"The Postcard Inn"
Company:Bigtime Design Studios
Designer(s): Bigtime Design Studios, United States
Category: , Professional
User's Profile : User's Profile
The lobby of this boutique hotel is on the sight of a former gas station on your way to the Florida Keys. The building, though new has a modicum of GOOGI architecture meant to evoke a road trip escape as you pull up. Located directly on the Pacific, this fishing resort was meant to preserve its historic roots from the 60’s through today and beyond. The ceiling is repurposed drift wood that was salvaged from the sights previous tenant. The light fixtures are representative of the crab and lobster pots that generations of men fed their families as Florida Key’s pioneers. The Center core of the space is the herringbone and sand cement tile surrounded by oversize concrete natural tiles. The intention was to bring the water and sand
as a ripple directly into the lobby as you enter. The focal point is the reception desk.
About the Designer/Company
Bigtime Design Studios: a seamless combination of interior design, branding, fashion,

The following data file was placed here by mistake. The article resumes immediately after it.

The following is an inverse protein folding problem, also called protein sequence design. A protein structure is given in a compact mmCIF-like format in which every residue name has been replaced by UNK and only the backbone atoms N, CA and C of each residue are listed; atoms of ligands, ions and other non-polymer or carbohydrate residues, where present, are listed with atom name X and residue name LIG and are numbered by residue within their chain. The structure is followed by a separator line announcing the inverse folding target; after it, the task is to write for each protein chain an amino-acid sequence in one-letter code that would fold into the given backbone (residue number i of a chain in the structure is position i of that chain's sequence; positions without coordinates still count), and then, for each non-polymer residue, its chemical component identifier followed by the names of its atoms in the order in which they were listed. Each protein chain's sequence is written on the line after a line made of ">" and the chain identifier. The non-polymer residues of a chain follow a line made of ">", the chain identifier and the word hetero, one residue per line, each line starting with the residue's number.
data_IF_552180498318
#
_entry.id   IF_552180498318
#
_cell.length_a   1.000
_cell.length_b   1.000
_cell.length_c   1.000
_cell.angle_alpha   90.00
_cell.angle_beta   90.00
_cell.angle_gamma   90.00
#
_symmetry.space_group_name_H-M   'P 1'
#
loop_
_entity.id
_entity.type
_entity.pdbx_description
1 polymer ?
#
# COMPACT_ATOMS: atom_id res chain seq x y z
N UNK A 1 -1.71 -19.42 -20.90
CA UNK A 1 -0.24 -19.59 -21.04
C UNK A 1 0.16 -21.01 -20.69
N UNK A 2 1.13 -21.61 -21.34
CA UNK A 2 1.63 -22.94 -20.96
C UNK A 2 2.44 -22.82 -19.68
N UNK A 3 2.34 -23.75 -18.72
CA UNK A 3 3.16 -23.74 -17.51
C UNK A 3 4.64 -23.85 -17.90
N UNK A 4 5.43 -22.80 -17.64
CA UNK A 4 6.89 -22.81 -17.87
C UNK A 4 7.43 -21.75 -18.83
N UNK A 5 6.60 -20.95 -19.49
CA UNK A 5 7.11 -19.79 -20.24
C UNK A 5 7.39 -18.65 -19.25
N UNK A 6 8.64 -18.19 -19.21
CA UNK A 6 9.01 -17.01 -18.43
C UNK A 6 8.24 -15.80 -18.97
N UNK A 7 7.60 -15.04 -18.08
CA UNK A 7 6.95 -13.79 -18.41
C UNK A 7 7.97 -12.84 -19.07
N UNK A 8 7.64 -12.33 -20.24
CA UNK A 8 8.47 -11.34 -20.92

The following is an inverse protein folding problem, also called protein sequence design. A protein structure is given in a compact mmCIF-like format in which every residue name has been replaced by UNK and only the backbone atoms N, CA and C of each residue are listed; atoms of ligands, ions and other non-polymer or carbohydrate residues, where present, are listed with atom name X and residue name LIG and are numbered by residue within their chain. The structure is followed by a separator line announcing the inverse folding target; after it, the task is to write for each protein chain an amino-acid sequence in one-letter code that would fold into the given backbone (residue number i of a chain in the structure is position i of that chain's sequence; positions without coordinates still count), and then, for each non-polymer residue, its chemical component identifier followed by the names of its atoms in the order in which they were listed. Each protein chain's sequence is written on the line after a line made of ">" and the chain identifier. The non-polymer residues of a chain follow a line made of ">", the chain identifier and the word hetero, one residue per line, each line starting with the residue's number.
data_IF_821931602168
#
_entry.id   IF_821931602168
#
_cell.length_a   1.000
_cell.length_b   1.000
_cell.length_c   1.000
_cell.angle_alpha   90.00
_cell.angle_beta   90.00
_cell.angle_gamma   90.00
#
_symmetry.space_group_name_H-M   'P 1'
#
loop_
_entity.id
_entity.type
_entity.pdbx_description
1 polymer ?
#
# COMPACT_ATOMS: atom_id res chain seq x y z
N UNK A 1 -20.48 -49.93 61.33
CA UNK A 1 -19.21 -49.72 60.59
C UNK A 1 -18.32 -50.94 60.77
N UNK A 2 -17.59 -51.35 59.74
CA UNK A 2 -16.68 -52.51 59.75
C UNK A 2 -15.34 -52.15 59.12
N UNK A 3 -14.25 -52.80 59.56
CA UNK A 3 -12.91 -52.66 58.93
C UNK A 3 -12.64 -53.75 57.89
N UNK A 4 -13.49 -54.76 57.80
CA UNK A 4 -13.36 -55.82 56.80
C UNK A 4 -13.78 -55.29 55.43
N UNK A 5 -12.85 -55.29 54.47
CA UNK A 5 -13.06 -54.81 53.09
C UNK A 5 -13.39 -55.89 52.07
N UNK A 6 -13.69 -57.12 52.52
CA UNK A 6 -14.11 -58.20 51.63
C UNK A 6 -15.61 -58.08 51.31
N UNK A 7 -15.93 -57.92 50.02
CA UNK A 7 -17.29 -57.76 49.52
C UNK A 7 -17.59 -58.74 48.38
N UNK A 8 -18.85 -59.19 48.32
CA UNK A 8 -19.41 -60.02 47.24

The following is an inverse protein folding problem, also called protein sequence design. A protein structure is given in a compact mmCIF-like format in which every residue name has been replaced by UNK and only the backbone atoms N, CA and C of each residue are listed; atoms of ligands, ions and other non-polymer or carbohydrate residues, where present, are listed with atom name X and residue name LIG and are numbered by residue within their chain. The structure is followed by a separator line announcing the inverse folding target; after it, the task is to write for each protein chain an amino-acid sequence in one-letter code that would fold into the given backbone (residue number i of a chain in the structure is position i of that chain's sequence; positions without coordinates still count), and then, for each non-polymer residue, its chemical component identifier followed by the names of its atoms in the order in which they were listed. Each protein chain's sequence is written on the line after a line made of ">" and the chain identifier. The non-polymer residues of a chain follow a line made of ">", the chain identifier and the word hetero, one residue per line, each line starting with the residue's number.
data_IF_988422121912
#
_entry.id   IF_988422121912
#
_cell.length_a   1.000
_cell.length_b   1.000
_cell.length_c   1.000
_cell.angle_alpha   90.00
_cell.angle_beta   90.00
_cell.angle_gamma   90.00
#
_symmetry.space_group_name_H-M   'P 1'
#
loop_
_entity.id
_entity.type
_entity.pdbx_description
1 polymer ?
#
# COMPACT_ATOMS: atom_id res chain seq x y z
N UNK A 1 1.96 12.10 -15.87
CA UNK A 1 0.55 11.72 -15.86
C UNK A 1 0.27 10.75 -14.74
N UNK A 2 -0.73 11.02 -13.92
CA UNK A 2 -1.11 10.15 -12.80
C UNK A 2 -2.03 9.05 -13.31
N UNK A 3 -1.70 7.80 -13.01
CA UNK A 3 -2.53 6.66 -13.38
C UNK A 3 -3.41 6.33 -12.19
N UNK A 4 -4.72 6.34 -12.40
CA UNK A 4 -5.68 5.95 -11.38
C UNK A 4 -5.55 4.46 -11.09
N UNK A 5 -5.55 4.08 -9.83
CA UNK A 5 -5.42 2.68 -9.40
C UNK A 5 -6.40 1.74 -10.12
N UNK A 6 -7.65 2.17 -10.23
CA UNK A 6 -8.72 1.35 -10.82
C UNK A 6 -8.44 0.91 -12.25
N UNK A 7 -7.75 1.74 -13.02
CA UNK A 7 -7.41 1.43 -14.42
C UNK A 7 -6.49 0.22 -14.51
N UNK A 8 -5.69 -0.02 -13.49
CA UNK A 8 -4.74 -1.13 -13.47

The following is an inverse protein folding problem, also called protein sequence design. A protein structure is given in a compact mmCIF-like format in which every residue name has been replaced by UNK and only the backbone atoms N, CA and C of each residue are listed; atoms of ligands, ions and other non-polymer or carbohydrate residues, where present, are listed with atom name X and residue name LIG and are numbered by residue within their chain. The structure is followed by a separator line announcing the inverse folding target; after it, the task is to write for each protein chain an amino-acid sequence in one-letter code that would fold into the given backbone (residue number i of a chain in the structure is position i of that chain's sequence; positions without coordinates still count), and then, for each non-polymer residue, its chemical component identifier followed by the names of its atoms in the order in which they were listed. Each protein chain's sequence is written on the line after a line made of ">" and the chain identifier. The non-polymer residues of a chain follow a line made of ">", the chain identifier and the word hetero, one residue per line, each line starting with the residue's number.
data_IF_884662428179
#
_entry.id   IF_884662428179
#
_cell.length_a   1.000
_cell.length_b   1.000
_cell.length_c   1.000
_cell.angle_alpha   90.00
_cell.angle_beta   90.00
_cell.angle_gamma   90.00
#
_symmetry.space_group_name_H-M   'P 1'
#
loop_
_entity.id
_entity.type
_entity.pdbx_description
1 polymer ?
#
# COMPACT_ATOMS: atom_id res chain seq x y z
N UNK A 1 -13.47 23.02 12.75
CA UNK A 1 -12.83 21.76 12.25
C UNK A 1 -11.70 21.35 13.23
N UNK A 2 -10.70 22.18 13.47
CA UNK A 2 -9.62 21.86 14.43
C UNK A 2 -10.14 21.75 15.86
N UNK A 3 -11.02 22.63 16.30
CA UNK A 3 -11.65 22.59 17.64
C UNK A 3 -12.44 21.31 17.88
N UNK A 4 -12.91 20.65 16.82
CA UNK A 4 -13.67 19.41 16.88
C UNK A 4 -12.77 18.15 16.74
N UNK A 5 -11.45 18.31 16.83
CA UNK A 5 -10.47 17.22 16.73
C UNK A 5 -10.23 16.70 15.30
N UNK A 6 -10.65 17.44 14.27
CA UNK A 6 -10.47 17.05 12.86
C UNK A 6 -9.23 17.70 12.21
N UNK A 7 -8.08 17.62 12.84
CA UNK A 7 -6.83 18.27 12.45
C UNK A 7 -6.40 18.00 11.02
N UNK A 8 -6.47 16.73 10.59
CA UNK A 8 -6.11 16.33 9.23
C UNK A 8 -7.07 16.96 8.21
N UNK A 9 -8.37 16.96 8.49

music, and food, Award-winning Bigtime Design presents unique
high-style entertainment concepts, Restaurants, lifestyle design, and boutique hotel public space.
Whether re-branding an established brand such as Gatecrasher or designing a
Florida Modern luxury residence or a tony boutique hotel hotspot, a common thread
appears in all of Bigtime’swork. Simply, there is sociology to good design. Whether
dancing, shopping,eating or checking into a boutique hotel, Fortis finds that how people
movethrough space, how they experience the journey, and how they interact with their
surroundings - though at times ethereal - are all built on the same foundation.
His catchphrase for this unique melting pot is Marchitecture.101SM
Describing this unique design philosophy, Fortis said, “People might ask what
kind of social or political dislocation our designs represent. If you look around
any significant design you will find that a successful space can be interpreted as
a social and political monologue where each user reacts with whatever emotions
he or she already possess. “When asked what key elements create a successful space,
Fortis describes the need for a narrative: ‘Without it you have a
mere brick and mortar space, as alluring perhaps as a one-nightstand, but not one to embrace
night after night. The story is the life spirit which propels the patron head-over-heels are into the magic
you have created. If you can’t identify this spirit after 15 seconds,
then you have failed.’”